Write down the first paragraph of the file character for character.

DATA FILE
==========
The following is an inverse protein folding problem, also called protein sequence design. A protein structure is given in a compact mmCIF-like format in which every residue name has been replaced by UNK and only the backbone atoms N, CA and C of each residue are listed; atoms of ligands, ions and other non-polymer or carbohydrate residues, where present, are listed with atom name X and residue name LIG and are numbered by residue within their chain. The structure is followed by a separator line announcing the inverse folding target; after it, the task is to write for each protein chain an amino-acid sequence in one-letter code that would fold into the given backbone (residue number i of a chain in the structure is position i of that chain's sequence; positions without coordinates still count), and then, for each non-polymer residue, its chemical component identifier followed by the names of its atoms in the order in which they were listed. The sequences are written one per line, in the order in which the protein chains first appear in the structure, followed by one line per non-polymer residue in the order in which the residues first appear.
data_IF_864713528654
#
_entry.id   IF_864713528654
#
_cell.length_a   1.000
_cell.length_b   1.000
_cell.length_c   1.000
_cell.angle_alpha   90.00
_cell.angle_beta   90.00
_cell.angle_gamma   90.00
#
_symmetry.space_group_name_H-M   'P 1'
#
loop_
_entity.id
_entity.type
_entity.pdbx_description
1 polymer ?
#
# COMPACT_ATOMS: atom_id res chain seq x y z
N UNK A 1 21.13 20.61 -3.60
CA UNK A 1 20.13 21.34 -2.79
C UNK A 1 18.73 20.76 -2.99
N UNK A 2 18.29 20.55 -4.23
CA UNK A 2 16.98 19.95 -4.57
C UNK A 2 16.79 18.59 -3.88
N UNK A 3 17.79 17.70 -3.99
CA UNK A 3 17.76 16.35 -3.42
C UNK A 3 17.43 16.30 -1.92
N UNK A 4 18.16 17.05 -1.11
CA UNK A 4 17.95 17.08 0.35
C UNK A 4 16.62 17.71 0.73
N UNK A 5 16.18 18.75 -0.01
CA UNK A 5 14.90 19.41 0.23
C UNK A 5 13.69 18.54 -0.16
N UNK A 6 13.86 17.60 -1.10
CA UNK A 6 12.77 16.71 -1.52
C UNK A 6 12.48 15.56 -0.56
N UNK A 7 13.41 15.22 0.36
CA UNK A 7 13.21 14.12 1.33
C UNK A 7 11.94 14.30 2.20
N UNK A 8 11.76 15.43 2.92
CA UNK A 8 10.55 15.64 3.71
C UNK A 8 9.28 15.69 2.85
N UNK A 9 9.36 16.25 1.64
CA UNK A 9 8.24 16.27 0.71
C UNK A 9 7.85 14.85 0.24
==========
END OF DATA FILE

The following is an inverse protein folding problem, also called protein sequence design. A protein structure is given in a compact mmCIF-like format in which every residue name has been replaced by UNK and only the backbone atoms N, CA and C of each residue are listed; atoms of ligands, ions and other non-polymer or carbohydrate residues, where present, are listed with atom name X and residue name LIG and are numbered by residue within their chain. The structure is followed by a separator line announcing the inverse folding target; after it, the task is to write for each protein chain an amino-acid sequence in one-letter code that would fold into the given backbone (residue number i of a chain in the structure is position i of that chain's sequence; positions without coordinates still count), and then, for each non-polymer residue, its chemical component identifier followed by the names of its atoms in the order in which they were listed. The sequences are written one per line, in the order in which the protein chains first appear in the structure, followed by one line per non-polymer residue in the order in which the residues first appear.